August 9, 2020
Taurasi avoids a major injury, but Phoenix comes up short against Seattle yet again
It was a familiar night for the Mercury, as Taurasi dealt with lower-body tightness while the team lost to the Storm.
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Diana Taurasi #3 of the Phoenix Mercury plays defense during the game against the Seattle Storm on August 8, 2020 at Feld Entertainment Center in Palmetto, Florida. (Photo by Ned Dishman/NBAE viaGetty Images)
Late Saturday night, when the Phoenix Mercury released the results of an MRI for Diana Taurasi, which showed “no structural damage” and verified that the injury was not related to her 2019 back injury, it was good news to cap off a bad day.
The prognosis was far from certain after ESPN’s broadcast showed Taurasi wincing in pain on the bench, then becoming frustrated as she struggled to walk along the baseline. It looked more like the 2019 Taurasi, uncomfortable and frustrated, than the wizard who’d led Phoenix to four straight wins.
The Mercury now face a recovery for Taurasi as well as another game’s reminder that they can’t get over the hump against the Seattle Storm.
Already without breakout scorer Bria Hartley, the Mercury were outscored by Seattle by 20 in the first three quarters of the loss. They hardly had an answer for Jewell Loyd (a player Phoenix almost never can contain) and Seattle’s ball movement created a 12-24 night from deep. Though the Storm shot just 38.5 percent from the field, the game was over by the fourth quarter, when Taurasi pulled up in pain on a drive to the hoop.
Taurasi landed awkwardly on a play she’s mastered — a loping two-step drive through contact — and appeared to have hurt her leg or back. If there were a crowd in Bradenton, the injury would have suctioned all sound out of it. WNBA headlines last season were dominated by Taurasi’s long, difficult recovery from April back surgery, which became a pulled hamstring, which became a lost season.
“They think it’s a muscle around her hip area,” head coach Sandy Brondello said postgame. “Let’s just pray it’s not too bad and she’s back on the court again in a few days.”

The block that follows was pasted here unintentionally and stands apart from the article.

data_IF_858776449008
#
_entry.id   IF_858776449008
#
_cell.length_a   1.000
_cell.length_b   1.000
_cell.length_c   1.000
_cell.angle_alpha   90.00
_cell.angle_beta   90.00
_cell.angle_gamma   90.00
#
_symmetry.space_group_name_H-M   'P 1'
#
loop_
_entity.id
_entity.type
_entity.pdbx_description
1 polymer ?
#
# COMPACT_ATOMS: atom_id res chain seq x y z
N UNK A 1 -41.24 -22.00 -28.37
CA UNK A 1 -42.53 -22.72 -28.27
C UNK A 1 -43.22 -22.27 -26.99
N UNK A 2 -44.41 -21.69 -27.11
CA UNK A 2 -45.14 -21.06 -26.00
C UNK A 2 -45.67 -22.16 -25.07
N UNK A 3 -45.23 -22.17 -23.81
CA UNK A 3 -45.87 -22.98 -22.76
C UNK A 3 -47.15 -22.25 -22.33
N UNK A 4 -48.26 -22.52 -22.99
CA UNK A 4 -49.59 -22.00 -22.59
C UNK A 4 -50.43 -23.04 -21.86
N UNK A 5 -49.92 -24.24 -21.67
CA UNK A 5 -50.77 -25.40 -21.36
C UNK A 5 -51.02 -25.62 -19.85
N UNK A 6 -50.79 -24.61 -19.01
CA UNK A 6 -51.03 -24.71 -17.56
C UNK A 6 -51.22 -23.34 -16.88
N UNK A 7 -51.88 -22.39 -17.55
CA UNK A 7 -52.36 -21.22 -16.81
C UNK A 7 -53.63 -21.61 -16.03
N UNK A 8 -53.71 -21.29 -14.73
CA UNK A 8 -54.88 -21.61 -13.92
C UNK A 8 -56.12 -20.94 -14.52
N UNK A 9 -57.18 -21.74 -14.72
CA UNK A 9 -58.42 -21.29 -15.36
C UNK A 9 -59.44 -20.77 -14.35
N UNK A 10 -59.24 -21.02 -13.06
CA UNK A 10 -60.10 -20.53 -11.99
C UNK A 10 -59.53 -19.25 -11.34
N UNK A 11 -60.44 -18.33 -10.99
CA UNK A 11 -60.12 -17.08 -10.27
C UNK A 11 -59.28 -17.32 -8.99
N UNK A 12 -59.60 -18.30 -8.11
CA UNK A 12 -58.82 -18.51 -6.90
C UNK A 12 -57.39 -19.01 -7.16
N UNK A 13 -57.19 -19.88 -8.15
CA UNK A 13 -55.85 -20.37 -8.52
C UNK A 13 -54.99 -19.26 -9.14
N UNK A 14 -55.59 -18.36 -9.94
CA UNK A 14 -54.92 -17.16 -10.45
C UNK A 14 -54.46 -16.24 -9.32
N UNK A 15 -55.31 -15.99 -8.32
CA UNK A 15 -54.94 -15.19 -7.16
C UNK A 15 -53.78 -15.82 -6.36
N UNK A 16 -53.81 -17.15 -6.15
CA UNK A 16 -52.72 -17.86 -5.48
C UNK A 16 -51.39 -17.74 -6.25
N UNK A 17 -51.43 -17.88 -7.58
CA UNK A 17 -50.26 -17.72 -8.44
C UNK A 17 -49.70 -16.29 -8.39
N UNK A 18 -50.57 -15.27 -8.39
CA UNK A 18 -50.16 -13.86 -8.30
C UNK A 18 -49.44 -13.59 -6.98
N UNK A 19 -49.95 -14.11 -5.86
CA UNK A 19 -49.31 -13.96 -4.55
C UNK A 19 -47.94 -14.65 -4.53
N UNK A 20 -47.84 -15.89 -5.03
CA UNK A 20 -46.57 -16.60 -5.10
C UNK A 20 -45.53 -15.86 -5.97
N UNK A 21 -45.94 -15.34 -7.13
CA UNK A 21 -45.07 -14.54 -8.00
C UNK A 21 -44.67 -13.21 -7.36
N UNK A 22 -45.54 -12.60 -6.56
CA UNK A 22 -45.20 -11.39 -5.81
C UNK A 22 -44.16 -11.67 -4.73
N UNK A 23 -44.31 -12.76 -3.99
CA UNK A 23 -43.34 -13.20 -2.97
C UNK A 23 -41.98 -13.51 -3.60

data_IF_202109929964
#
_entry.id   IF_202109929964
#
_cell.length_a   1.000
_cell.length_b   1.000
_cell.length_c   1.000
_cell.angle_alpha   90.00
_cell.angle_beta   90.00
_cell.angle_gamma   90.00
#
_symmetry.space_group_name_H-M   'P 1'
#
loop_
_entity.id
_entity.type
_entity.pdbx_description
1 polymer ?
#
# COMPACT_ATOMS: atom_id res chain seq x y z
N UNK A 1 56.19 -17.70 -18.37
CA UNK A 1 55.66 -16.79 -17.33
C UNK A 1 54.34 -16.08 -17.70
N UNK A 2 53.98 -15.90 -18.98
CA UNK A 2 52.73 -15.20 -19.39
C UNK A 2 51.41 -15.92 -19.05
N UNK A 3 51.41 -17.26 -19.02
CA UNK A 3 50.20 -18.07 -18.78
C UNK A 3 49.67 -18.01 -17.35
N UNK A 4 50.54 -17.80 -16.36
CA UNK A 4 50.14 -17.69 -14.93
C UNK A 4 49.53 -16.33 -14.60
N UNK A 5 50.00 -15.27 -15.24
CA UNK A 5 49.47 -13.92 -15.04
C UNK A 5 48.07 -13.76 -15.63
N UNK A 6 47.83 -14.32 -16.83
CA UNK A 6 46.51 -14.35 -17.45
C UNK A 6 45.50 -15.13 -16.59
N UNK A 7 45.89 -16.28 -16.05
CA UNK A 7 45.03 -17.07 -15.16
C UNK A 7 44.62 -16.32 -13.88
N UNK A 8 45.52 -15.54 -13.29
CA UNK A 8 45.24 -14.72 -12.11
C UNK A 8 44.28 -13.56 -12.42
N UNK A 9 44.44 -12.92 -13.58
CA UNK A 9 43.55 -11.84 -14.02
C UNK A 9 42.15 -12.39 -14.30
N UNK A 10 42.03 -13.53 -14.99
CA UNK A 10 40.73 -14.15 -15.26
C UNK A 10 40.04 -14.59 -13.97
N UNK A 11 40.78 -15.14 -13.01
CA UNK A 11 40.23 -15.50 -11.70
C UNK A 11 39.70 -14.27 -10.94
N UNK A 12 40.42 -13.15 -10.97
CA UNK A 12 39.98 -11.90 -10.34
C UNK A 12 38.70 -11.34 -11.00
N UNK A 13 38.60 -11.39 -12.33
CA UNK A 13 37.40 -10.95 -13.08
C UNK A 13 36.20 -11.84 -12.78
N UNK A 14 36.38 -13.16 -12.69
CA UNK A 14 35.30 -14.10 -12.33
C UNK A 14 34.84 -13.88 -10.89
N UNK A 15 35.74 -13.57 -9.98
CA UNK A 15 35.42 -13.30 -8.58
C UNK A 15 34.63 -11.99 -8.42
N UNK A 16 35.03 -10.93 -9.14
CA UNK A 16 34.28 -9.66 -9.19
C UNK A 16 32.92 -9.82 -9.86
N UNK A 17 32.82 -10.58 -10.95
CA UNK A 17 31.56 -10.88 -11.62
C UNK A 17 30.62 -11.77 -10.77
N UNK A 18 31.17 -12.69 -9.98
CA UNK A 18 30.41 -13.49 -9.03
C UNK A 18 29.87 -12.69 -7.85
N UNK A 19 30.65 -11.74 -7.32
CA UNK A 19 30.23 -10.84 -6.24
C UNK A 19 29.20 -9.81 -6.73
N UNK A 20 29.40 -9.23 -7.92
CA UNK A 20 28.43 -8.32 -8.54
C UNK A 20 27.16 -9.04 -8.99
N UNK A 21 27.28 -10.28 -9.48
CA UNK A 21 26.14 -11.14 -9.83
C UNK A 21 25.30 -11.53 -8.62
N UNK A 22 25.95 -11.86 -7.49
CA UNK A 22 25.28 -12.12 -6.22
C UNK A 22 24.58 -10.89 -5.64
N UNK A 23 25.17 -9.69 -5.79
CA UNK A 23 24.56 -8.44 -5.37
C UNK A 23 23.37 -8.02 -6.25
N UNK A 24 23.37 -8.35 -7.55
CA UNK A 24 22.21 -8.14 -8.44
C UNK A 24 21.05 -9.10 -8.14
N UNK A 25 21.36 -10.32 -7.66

Knowing Taurasi’s relatively positive prognosis now, timing will be the challenge for Brondello and her staff. Teams don’t have the benefit of patience in the 22-game regular season at IMG Academy. And the Mercury, at 4-3, again are in a position of needing Taurasi badly on the court while not wanting to rush the 38-year-old back from injury.
Phoenix has to get the best from Taurasi to have any chance of winning. Saturday wasn’t the best game for Skylar Diggins-Smith, either, and it confirmed what the first week of the season hinted at: Even with a deeper, younger roster and Diggins-Smith in tow, the Mercury are only going to win with their offense and that offense needs Taurasi.
“We can’t rely always on our offense,” Sophie Cunningham said postgame, then doubled back. “But in these types of games, you need some offense, too.”
It was indeed a slobber-knocker, and Phoenix was up for it until the second quarter, when Seattle outscored them by 16. The Mercury got it back within 15 in the third quarter, but the game flipped again when they gave up three straight open triples to 2018 MVP Breanna Stewart.
After Taurasi left the game, Phoenix came back to cut the final lead to six, a signal of a bench that has more juice than it has in the past. But that’s not enough against the WNBA title favorites, a Storm team that took down the Mercury in the semifinals en route to a championship in 2018.
The road to a trophy goes through Seattle this season, and in their first test, the Mercury failed. While Taurasi should be ready far sooner than expected, that’s far from a victory. The hope was Phoenix wouldn’t have to rely on her so much this season, but everything that unfolded Saturday shows they still go as far as she goes. Even if Taurasi is back in action this week, that fact isn’t going away.